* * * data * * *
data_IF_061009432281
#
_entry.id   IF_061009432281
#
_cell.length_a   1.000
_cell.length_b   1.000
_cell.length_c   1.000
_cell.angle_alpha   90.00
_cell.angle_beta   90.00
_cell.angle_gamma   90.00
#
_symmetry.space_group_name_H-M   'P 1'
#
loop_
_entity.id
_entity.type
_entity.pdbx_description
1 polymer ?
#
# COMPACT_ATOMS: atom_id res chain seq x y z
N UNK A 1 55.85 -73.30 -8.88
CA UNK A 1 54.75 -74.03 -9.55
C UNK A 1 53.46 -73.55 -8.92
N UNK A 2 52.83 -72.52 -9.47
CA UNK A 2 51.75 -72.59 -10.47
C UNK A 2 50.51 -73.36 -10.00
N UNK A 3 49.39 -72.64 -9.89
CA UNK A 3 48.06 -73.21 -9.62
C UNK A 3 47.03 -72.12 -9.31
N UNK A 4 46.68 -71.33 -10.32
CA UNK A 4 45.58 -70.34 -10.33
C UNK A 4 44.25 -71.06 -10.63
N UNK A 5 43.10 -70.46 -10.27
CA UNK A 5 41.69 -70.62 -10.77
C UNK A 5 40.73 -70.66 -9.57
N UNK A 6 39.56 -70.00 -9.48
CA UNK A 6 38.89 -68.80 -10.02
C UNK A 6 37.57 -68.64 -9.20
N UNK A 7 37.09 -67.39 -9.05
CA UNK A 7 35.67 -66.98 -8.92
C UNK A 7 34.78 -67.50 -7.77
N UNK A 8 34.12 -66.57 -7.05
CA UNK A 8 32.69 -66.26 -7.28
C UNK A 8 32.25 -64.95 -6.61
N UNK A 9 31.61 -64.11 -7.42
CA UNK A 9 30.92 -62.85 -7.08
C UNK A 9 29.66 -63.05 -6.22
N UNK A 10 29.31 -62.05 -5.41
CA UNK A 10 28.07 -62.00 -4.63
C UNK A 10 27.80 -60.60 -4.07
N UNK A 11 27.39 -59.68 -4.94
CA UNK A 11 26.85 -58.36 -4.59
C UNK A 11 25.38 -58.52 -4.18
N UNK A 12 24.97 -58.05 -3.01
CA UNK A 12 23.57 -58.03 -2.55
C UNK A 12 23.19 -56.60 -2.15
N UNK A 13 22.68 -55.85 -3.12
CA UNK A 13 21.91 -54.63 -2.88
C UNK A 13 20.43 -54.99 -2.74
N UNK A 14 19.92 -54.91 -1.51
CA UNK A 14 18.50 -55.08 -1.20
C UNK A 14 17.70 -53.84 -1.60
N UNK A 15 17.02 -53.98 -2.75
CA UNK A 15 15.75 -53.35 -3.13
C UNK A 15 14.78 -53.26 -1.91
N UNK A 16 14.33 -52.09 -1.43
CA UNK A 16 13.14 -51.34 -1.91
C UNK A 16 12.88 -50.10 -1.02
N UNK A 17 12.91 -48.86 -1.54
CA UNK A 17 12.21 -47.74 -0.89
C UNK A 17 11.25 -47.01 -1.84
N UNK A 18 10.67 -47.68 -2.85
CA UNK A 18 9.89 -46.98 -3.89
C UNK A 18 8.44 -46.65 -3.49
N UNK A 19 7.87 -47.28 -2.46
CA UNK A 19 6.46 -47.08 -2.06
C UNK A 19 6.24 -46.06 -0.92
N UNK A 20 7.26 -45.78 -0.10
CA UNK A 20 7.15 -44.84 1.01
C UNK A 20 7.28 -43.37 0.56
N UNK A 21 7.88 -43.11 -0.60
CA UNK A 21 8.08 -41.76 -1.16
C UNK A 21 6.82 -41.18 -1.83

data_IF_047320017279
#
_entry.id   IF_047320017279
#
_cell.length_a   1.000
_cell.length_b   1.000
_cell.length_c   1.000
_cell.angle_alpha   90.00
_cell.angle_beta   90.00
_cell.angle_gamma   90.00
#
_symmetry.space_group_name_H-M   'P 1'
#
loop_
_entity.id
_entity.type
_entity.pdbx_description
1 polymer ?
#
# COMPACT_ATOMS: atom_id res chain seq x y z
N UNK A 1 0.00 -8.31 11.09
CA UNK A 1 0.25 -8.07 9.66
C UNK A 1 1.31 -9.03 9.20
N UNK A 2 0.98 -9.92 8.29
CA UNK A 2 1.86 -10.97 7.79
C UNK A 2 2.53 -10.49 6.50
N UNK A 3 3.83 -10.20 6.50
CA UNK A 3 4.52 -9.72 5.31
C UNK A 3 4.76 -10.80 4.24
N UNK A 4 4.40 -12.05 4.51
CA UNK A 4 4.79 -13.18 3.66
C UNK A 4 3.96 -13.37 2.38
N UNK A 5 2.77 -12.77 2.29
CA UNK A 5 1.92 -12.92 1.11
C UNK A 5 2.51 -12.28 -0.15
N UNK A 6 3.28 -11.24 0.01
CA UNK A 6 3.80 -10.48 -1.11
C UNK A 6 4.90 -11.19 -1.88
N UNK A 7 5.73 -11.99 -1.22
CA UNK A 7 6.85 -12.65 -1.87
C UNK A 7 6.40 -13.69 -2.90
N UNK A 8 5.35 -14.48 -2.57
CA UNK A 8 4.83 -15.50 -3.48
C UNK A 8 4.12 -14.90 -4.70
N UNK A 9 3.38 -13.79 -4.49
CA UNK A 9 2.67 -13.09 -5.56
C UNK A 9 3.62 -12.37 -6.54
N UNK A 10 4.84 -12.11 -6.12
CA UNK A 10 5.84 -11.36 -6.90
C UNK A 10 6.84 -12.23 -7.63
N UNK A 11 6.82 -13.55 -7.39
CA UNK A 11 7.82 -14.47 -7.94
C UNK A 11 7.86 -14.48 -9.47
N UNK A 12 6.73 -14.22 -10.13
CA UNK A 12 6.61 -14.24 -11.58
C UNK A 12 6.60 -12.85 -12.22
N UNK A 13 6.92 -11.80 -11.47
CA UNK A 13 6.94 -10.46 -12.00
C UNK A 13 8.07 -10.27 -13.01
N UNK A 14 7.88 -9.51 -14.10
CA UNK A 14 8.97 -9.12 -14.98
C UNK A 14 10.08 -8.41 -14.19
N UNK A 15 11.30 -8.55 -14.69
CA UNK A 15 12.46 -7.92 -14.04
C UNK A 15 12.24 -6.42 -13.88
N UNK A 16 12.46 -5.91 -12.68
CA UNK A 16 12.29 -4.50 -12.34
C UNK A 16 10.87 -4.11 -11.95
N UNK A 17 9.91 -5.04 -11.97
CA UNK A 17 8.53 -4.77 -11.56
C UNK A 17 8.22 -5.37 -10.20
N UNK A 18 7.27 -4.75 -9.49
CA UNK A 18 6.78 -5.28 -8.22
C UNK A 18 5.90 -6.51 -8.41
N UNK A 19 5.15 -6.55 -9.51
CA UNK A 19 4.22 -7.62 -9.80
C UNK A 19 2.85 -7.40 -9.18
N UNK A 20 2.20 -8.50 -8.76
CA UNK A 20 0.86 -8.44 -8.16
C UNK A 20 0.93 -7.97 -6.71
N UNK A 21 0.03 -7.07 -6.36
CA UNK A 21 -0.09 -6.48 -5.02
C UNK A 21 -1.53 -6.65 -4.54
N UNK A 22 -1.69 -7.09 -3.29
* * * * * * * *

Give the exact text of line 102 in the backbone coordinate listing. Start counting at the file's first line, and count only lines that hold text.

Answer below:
#